Baltic Women Talk About Being Jewish
If you can do Rome in a day, it’s not unthinkable to do the Jewish history of Vilna in 24 hours. This is the Old Town where the venerated Gaon taught in the 18th century; these are the streets the Jews were forced into in the 20th. Those sweet gargoyles on a smooth coral façade? The remains of a vibrant Jewish theatre. That kindergarten? The location of a renowned Jewish library. At this corner, the Nazis installed a gate to lock in the ghetto’s residents, and this is the spot from which Jews began their march to death in the fields outside Vilna, in open pits at Ponar, on barges in the Baltic Sea.
Little more than a century ago, Vilna was known as the “Jerusalem of Lithuania.” Some 40% of its 154,500 residents were Jewish. Today, about 4,000 Jews remain in all of Lithuania. How do they cope with their country’s Jewish past and present? I began to find out during a short visit there recently.
Fania Brantsovsky, 89, is the librarian of the Yiddish Institute of Vilnius University. She was a member of the communist youth movement in her teens; in the ghetto, she joined the underground. On September 23, 1943, slipping past truckloads of armed Germans, she headed into the countryside seeking Jewish partisans.
“First I went to say good-bye to my family,” Fania remembers. “Mama gave me all she had. Boiled peas, a piece of chocolate, a lipstick and a nice blue shirt.”
The next day, the Vilna ghetto was liquidated. Fania walked through Lithuanian fields and villages for two tense days before locating the partisans. She was given a rifle, then an automatic gun. For almost a year she survived in the forest, in crude shelters of earth. “We blasted trains and bridges, sawed down telegraph poles, placed explosives in the enemy’s equipment,” she recalls. “We shot and killed them. Yes, I killed them. Easily. With each and every shot I took revenge for my dear ones and thousands of others.”
She returned to Vilna after its liberation by the Soviets with her “true love,” a fellow partizaner named Mikhail. Hailed as heroes for having fought the fascists, they had great expectations of Lithuania’s post-war regime. “We believed in our country,” declares Fania, “in socialism, peace and justice.” History, however, is fickle. Their faith in Soviet power was dimmed in the ‘50s by its anti-Semitism, the Doctors’ Plot, and threats to Mikhail. Half a century later, Lithuania regained its independence, and in 2008 Fania confronted another historic aboutface: a Lithuanian campaign against Holocaust survivors — herself among them — who had escaped the ghettos and “committed war crimes” in the anti-Nazi resistance. Only in the past year has international pressure halted the investigation and derailed the campaign.
An icon of Jewish survival, Fania still goes to Ponar frequently with schoolchildren, foreign dignitaries, and tourists re-connecting to their past. Most of the ghetto’s inhabitants, her relatives included, were shot there. “The 100,000 or more Jews who are buried in these pits cannot tell their story. As long as my feet carry me, I will come here to tell it.”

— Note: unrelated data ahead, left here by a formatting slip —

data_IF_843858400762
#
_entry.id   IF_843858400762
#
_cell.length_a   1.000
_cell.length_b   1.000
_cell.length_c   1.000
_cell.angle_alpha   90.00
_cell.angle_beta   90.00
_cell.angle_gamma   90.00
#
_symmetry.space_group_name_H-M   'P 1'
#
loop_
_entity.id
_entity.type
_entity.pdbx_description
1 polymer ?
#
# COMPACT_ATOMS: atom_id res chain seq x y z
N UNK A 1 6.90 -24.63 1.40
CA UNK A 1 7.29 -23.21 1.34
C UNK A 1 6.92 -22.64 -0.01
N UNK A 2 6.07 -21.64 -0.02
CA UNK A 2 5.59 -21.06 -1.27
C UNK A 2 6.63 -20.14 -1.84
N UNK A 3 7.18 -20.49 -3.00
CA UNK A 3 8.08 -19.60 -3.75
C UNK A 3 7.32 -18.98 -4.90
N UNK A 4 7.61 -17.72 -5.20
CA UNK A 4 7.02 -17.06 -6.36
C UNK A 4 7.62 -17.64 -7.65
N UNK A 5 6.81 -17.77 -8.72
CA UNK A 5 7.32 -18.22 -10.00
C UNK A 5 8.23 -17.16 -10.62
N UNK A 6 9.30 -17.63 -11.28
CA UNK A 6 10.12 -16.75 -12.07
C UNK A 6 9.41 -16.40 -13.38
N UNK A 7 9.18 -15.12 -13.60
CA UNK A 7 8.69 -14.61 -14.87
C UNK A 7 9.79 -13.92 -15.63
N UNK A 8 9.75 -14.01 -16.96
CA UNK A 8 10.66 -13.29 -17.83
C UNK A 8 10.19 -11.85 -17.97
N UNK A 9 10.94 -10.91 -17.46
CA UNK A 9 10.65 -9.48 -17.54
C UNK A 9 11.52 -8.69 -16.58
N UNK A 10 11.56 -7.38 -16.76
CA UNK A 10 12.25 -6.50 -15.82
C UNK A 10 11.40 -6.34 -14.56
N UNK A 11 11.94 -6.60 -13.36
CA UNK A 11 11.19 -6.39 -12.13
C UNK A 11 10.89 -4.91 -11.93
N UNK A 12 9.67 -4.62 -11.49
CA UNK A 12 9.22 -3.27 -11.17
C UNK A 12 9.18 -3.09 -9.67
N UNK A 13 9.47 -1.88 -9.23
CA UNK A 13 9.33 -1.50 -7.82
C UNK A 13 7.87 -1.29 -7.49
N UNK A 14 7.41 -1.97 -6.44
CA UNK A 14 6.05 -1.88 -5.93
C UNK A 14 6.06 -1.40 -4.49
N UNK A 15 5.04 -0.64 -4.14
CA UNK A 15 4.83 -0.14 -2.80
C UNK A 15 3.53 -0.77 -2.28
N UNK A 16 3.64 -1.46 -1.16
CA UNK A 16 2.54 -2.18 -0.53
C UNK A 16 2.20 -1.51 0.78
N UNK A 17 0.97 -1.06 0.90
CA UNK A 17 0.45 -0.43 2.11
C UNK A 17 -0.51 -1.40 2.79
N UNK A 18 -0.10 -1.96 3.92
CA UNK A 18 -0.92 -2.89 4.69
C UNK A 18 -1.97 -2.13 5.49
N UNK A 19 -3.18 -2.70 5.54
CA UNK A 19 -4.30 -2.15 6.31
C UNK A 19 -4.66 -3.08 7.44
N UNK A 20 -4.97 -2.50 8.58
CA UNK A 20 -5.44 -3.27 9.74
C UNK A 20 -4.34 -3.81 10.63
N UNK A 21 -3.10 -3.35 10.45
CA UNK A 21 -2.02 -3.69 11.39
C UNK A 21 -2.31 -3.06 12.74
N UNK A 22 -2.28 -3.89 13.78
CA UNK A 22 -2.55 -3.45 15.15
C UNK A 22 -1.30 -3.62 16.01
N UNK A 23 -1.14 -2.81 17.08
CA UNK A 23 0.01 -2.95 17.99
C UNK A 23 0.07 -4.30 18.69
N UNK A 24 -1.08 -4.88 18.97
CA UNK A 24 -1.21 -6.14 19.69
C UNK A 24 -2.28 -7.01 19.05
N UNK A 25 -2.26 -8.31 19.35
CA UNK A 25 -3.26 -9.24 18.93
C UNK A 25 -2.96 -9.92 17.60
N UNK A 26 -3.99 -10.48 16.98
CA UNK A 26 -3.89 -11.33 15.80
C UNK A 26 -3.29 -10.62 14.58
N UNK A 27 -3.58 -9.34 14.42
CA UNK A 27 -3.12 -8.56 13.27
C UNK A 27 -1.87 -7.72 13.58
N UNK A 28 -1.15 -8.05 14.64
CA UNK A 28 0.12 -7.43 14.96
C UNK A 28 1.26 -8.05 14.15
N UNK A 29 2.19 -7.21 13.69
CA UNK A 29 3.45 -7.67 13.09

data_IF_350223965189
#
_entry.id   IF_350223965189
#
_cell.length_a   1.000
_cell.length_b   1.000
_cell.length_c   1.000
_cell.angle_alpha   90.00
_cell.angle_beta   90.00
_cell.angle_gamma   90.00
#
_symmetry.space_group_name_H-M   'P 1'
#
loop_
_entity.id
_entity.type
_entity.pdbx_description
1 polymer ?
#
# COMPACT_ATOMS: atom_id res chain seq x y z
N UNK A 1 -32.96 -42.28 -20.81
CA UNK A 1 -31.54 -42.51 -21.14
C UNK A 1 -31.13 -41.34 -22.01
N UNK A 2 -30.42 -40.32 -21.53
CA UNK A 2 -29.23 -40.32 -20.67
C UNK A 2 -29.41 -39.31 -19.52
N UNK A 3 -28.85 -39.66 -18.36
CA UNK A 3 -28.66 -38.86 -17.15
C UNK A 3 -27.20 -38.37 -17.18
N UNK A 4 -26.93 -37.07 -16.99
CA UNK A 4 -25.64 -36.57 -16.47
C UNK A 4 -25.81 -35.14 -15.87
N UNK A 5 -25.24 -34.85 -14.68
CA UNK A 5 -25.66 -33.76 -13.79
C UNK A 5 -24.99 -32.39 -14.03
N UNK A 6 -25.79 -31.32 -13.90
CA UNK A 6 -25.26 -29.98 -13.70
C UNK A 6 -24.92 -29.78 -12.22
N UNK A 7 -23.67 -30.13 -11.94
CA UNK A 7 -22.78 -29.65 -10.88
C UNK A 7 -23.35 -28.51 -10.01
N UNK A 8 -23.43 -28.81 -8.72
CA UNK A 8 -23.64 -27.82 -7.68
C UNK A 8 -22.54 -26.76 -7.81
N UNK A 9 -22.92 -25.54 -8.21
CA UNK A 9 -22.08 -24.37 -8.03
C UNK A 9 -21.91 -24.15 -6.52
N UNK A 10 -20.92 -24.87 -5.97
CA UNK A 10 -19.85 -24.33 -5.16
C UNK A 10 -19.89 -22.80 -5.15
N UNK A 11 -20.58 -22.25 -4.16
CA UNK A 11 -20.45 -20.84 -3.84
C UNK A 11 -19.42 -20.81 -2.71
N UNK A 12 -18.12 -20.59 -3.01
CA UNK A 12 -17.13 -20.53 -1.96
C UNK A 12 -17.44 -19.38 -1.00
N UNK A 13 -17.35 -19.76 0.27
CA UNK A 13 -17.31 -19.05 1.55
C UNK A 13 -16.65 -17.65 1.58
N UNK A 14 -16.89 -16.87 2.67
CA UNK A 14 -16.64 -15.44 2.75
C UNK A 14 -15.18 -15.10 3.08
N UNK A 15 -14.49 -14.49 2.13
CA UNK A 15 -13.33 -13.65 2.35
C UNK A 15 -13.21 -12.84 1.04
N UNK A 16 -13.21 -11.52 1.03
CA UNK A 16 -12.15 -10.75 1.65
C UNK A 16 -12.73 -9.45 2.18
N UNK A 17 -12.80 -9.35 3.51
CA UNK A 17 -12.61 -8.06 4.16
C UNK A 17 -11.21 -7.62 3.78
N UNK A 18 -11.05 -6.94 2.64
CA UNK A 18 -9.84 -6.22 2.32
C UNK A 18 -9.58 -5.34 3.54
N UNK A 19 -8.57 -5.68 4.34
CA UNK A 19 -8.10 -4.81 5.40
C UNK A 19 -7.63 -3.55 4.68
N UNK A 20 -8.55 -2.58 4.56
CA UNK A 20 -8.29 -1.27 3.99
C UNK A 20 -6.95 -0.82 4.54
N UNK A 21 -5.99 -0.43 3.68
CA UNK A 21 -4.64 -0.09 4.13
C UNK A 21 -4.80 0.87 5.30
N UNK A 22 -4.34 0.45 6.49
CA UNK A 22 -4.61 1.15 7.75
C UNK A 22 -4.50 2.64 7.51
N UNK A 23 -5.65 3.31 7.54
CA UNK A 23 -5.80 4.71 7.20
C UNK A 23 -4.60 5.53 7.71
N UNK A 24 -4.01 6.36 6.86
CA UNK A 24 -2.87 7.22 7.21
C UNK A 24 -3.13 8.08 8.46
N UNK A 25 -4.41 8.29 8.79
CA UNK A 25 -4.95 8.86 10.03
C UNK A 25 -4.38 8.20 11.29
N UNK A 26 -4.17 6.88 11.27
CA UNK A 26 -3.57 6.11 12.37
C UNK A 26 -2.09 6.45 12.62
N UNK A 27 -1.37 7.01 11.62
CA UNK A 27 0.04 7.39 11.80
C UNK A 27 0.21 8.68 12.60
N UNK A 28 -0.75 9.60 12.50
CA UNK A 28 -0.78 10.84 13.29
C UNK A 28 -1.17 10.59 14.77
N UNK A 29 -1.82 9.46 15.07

Born in 1945, stage designer and artist Alexandra Jacovskyte is a generation younger than Fania. “During Soviet times, we knew little about the Shoah,” Alexandra observes. But she, and half her classmates, always knew they were Jewish. She had many friends who “didn’t marry Lithuanians, didn’t assimilate.” Most of them eventually made aliyah.
Alexandra, though, had been taught that one’s “national origins” were irrelevant. Lithuanians and Jews alike were brought up as Soviet citizens. “Nevertheless, even in independent Lithuania today, where I am a full Lithuanian citizen, I am not Lithuanian by origin — I am still zyd, a Jew.” Alexandra pauses. “When applying for a passport, Lithuanians now can choose to specify their national origins, Lithuanian or Jewish. I write, ‘I am a Jew’.”
Despite signs to the contrary, such as a neo-Nazi demonstration in Vilna last March, Alexandra maintains there is no anti-Semitism there today. She says she feels totally comfortable in contemporary Vilna. Her ex-husband is Lithuanian; her daughter “feels half Lithuanian, my son feels very Jewish.” Alexandra seems unenthusiastic about her son’s choice, about his attending synagogue, but grants that there is a sense of belonging among Jews.
“I felt it too,” she confesses, “when I came to Israel the first time with my father in 1990.” A smile warms her face when talking about her former classmates in Israel. “Of course we’re in touch, we’re like relatives!” she says. “They are happy in Israel. They are patriots.” Then she adds, a bit wistfully, “I came to visit Israel four and a half years ago. It was very beautiful. Like being at home.”
Israel actually was home for a while to Ruta Bloshtein, a religious woman who works at the Taharat HaKodesh Synagogue, the only one in Vilna open for prayers. Her 40-something face is sad, filled with stories that can’t be told during a brief encounter in the synagogue’s dim vestibule. “I lived in Petach Tikva for five years,” she says in fluent Hebrew. “First as a housecleaner, but then I learned Hebrew and got a job at a health clinic.” Her two children were small; bringing them up alone, in a foreign language and culture, was too much for her, and she returned to Lithuania. Now she is, as far as she knows, Vilna’s only Orthodox woman.
“Write down that I’d like to go back to Israel,” she says. “Write that I’d like to start another family there.” With a glimmer of hope in her eyes, she closes the door of the synagogue.